This season, the New York modelling agency is taking it back to basics with a white wall and a Polaroid camera
When Symone first sauntered into the Drag Race workroom, the Arkansas queen was dressed in little more than a couple of Polaroids. Having been clipped together from a bunch of individual instants, the shake-n-go minidress was indebted to an archival Gisele Bundchen photoshoot – aligning the would-be-winner with an era of 00s supermodels, heyday designers, and a pre-Instagram fashion fluency.
It memorialised a period in time when models refused to work for less than 10k, when true glamour was measured in golden Versace safety pins and Steven Meisel magazine spreads and not in double taps or the swipe of a gleaming glass screen. And that’s just what No Agency has done, too. Ahead of the SS22 womenswear season, the New York modelling agency has decided to replace traditional show packages – which consist mostly of PDF model cards – with real life, 90s-style Polaroids. “It’s really about a return to doing things in-person and the physicality of the polaroid is emphasized by that,” founder Alex Tsebelis says, brushing aside any fears surrounding post-COVID touch anxiety.
Though No Agency rarely plays by the book – its previous show packages have consisted of buck wild fashion films, DIY zines, and AR walk-through worlds – this year’s iteration rails against the coronavirus-catalysed industrialisation of the modelling industry. “I really think in-person castings are going to become rarer and rarer. So maybe this commemorates them. We have taken it back to basics in a big way, referencing old school model comp cards from 1980 to 2006,” Tsebelis says. Enlisting the help of photographer Morgan Maher, they pulled from the classic agency shots of Paul Rowland – Kate Moss’s 00s booker – who the duo say “shot all of the best ones”.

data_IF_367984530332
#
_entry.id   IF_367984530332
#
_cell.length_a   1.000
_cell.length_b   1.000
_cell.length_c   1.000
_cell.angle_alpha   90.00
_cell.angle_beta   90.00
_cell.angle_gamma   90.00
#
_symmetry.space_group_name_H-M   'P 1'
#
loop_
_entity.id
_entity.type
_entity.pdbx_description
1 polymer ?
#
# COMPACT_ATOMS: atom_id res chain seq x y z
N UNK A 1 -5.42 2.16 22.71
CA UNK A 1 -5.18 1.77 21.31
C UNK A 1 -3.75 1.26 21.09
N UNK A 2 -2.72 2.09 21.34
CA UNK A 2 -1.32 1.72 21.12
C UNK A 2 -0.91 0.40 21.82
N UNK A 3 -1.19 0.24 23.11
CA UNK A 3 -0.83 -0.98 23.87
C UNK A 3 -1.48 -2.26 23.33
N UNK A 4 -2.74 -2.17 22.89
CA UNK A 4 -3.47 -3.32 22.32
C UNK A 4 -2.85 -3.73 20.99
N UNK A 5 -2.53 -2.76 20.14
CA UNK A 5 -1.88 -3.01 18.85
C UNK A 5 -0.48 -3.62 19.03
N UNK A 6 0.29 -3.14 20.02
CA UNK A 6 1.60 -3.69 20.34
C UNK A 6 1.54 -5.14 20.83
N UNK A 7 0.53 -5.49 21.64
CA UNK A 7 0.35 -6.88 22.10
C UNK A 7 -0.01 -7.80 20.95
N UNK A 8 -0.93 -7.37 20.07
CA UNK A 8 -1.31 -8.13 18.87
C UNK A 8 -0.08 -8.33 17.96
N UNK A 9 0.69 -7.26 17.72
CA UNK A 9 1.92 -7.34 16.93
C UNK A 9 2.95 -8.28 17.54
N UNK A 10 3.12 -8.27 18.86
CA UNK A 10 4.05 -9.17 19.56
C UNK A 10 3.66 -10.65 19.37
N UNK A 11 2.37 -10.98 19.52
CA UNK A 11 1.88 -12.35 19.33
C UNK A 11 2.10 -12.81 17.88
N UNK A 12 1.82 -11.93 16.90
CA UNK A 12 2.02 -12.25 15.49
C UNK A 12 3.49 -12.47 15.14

In 2021, the image of a model striding between castings with a giant portfolio embossed with “STORM”, “ELITE”, and “PREMIER” is somewhat quaint. Brittle-thin iPads have replaced glossy books, while fuzzy self-shot tapes are beginning to encroach on actual castings. Gone are the days when hopeful teens would linger outside the big Topshop on Oxford Street, desperate to attract the attention of a scout, because they can just tag IMG on Instagram instead. “There is a physical connection between portfolios and comp cards that cannot be replaced elsewhere,” Maher says. “The slowness and process of looking through someone’s book and having their presence in front of you.”
Patience, they say, is a virtue, and Maher believes that this is central to this project. “I think the process of taking Polaroids allows for a small amount of reflection between each image. The results aren’t immediate and that lends itself to candid conversation, making the shoot feel personal.” The accompanying series of portraits sees Tsebelis’ cohort pose, contort, and grin their way around the agency’s new Chinatown digs, seeking to capture that nebulous sense of honesty and personality, which Maher refers to – “depicting not just a model’s face but their spirit, too”. “Ultimately,” Tsebelis says, “these projects are artistic and are simply our way of exploring or deconstructing the vocabulary of modeling.”
Subverting industry norms and “doing things differently” has forever been the motor of No Agency’s ethos, extending beyond the creativity of its show packages – which Marc Jacobs loves, apparently. “We were casting people that traditional agencies wouldn’t have for ages, but now they are beginning to catch up. Likewise, some big agencies recently announced taking measurements off their website but we’ve never had measurements online,” Tsebelis says. And while the founder adds that “it was nice to slow down for a minute,” he will still be pinging across iPhone shots to casting directors because, as he says, “we have a nice big window in our new studio and I can promise better pictures going forward!”
Check out No Agency’s SS22 show package in the gallery above.